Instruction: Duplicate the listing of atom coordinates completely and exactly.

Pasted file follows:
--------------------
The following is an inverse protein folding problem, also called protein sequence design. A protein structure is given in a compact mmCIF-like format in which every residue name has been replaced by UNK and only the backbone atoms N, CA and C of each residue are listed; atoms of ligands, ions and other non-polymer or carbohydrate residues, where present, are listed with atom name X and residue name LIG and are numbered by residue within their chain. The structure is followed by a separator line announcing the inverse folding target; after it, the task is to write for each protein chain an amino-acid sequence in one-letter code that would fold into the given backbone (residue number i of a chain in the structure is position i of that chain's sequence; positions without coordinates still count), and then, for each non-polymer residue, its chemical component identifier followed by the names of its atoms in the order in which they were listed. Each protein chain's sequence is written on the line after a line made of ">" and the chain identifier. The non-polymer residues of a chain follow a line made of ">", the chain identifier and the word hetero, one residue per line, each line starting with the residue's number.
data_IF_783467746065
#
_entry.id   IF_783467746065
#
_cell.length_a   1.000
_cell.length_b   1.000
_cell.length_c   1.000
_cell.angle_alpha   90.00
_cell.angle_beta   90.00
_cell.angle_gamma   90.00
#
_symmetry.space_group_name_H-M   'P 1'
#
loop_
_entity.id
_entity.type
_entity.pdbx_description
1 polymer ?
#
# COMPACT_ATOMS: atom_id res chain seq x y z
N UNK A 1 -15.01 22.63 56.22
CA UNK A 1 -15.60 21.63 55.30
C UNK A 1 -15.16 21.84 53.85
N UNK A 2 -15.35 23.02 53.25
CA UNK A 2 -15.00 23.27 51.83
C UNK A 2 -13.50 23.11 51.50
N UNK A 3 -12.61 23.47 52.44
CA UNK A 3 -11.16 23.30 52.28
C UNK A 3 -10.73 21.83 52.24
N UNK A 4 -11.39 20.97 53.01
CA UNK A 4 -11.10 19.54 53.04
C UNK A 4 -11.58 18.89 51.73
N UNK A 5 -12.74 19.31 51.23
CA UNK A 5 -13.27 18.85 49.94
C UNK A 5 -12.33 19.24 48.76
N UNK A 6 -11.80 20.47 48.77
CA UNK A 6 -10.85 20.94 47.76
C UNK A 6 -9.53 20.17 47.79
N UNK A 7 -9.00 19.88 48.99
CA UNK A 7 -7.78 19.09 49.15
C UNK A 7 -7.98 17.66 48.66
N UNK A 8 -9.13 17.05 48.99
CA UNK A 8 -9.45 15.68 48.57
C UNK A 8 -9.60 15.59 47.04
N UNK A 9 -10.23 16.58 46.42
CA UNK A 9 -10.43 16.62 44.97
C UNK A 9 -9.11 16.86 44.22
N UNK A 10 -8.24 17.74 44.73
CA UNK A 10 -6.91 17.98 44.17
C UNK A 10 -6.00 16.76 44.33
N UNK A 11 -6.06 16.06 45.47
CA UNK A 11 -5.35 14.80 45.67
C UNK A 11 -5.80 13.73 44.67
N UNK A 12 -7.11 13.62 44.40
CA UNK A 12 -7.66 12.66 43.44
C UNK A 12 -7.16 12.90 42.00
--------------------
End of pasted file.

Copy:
The following is an inverse protein folding problem, also called protein sequence design. A protein structure is given in a compact mmCIF-like format in which every residue name has been replaced by UNK and only the backbone atoms N, CA and C of each residue are listed; atoms of ligands, ions and other non-polymer or carbohydrate residues, where present, are listed with atom name X and residue name LIG and are numbered by residue within their chain. The structure is followed by a separator line announcing the inverse folding target; after it, the task is to write for each protein chain an amino-acid sequence in one-letter code that would fold into the given backbone (residue number i of a chain in the structure is position i of that chain's sequence; positions without coordinates still count), and then, for each non-polymer residue, its chemical component identifier followed by the names of its atoms in the order in which they were listed. Each protein chain's sequence is written on the line after a line made of ">" and the chain identifier. The non-polymer residues of a chain follow a line made of ">", the chain identifier and the word hetero, one residue per line, each line starting with the residue's number.
data_IF_783467746065
#
_entry.id   IF_783467746065
#
_cell.length_a   1.000
_cell.length_b   1.000
_cell.length_c   1.000
_cell.angle_alpha   90.00
_cell.angle_beta   90.00
_cell.angle_gamma   90.00
#
_symmetry.space_group_name_H-M   'P 1'
#
loop_
_entity.id
_entity.type
_entity.pdbx_description
1 polymer ?
#
# COMPACT_ATOMS: atom_id res chain seq x y z
N UNK A 1 -15.01 22.63 56.22
CA UNK A 1 -15.60 21.63 55.30
C UNK A 1 -15.16 21.84 53.85
N UNK A 2 -15.35 23.02 53.25
CA UNK A 2 -15.00 23.27 51.83
C UNK A 2 -13.50 23.11 51.50
N UNK A 3 -12.61 23.47 52.44
CA UNK A 3 -11.16 23.30 52.28
C UNK A 3 -10.73 21.83 52.24
N UNK A 4 -11.39 20.97 53.01
CA UNK A 4 -11.10 19.54 53.04
C UNK A 4 -11.58 18.89 51.73
N UNK A 5 -12.74 19.31 51.23
CA UNK A 5 -13.27 18.85 49.94
C UNK A 5 -12.33 19.24 48.76
N UNK A 6 -11.80 20.47 48.77
CA UNK A 6 -10.85 20.94 47.76
C UNK A 6 -9.53 20.17 47.79
N UNK A 7 -9.00 19.88 48.99
CA UNK A 7 -7.78 19.09 49.15
C UNK A 7 -7.98 17.66 48.66
N UNK A 8 -9.13 17.05 48.99
CA UNK A 8 -9.45 15.68 48.57
C UNK A 8 -9.60 15.59 47.04
N UNK A 9 -10.23 16.58 46.42
CA UNK A 9 -10.43 16.62 44.97
C UNK A 9 -9.11 16.86 44.22
N UNK A 10 -8.24 17.74 44.73
CA UNK A 10 -6.91 17.98 44.17
C UNK A 10 -6.00 16.76 44.33
N UNK A 11 -6.06 16.06 45.47
CA UNK A 11 -5.35 14.80 45.67
C UNK A 11 -5.80 13.73 44.67
N UNK A 12 -7.11 13.62 44.40
CA UNK A 12 -7.66 12.66 43.44
C UNK A 12 -7.16 12.90 42.00